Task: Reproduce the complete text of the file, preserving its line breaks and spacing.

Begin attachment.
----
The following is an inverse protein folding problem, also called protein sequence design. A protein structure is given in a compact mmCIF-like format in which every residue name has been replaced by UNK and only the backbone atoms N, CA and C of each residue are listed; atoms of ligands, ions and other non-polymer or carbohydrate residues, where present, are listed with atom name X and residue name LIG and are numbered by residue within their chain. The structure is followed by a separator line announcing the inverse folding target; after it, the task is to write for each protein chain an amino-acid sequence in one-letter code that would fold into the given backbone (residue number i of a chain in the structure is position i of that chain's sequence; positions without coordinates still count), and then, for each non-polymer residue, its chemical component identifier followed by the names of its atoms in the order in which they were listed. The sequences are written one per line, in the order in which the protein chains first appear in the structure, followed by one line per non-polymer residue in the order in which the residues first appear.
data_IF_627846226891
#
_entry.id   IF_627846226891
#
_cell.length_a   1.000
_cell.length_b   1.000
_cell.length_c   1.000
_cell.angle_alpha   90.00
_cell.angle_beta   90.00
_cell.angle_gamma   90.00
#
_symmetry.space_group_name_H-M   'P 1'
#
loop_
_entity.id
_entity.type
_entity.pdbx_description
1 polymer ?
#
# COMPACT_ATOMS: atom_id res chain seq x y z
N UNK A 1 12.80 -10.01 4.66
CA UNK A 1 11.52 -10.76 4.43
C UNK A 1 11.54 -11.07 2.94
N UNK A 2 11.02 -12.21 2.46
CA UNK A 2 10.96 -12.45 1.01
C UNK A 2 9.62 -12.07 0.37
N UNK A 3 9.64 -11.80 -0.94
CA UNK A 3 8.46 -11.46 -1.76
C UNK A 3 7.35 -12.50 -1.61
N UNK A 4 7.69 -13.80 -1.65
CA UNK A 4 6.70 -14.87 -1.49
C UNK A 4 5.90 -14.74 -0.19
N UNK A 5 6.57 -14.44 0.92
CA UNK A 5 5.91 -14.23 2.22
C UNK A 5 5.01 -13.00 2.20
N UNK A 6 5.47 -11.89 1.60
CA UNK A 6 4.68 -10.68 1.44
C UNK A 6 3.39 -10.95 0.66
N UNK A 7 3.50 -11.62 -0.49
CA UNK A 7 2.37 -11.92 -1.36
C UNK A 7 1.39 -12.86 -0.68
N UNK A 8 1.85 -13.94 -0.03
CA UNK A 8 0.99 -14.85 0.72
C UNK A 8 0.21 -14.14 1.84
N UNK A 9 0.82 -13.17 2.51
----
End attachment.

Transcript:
The following is an inverse protein folding problem, also called protein sequence design. A protein structure is given in a compact mmCIF-like format in which every residue name has been replaced by UNK and only the backbone atoms N, CA and C of each residue are listed; atoms of ligands, ions and other non-polymer or carbohydrate residues, where present, are listed with atom name X and residue name LIG and are numbered by residue within their chain. The structure is followed by a separator line announcing the inverse folding target; after it, the task is to write for each protein chain an amino-acid sequence in one-letter code that would fold into the given backbone (residue number i of a chain in the structure is position i of that chain's sequence; positions without coordinates still count), and then, for each non-polymer residue, its chemical component identifier followed by the names of its atoms in the order in which they were listed. The sequences are written one per line, in the order in which the protein chains first appear in the structure, followed by one line per non-polymer residue in the order in which the residues first appear.
data_IF_627846226891
#
_entry.id   IF_627846226891
#
_cell.length_a   1.000
_cell.length_b   1.000
_cell.length_c   1.000
_cell.angle_alpha   90.00
_cell.angle_beta   90.00
_cell.angle_gamma   90.00
#
_symmetry.space_group_name_H-M   'P 1'
#
loop_
_entity.id
_entity.type
_entity.pdbx_description
1 polymer ?
#
# COMPACT_ATOMS: atom_id res chain seq x y z
N UNK A 1 12.80 -10.01 4.66
CA UNK A 1 11.52 -10.76 4.43
C UNK A 1 11.54 -11.07 2.94
N UNK A 2 11.02 -12.21 2.46
CA UNK A 2 10.96 -12.45 1.01
C UNK A 2 9.62 -12.07 0.37
N UNK A 3 9.64 -11.80 -0.94
CA UNK A 3 8.46 -11.46 -1.76
C UNK A 3 7.35 -12.50 -1.61
N UNK A 4 7.69 -13.80 -1.65
CA UNK A 4 6.70 -14.87 -1.49
C UNK A 4 5.90 -14.74 -0.19
N UNK A 5 6.57 -14.44 0.92
CA UNK A 5 5.91 -14.23 2.22
C UNK A 5 5.01 -13.00 2.20
N UNK A 6 5.47 -11.89 1.60
CA UNK A 6 4.68 -10.68 1.44
C UNK A 6 3.39 -10.95 0.66
N UNK A 7 3.50 -11.62 -0.49
CA UNK A 7 2.37 -11.92 -1.36
C UNK A 7 1.39 -12.86 -0.68
N UNK A 8 1.85 -13.94 -0.03
CA UNK A 8 0.99 -14.85 0.72
C UNK A 8 0.21 -14.14 1.84
N UNK A 9 0.82 -13.17 2.51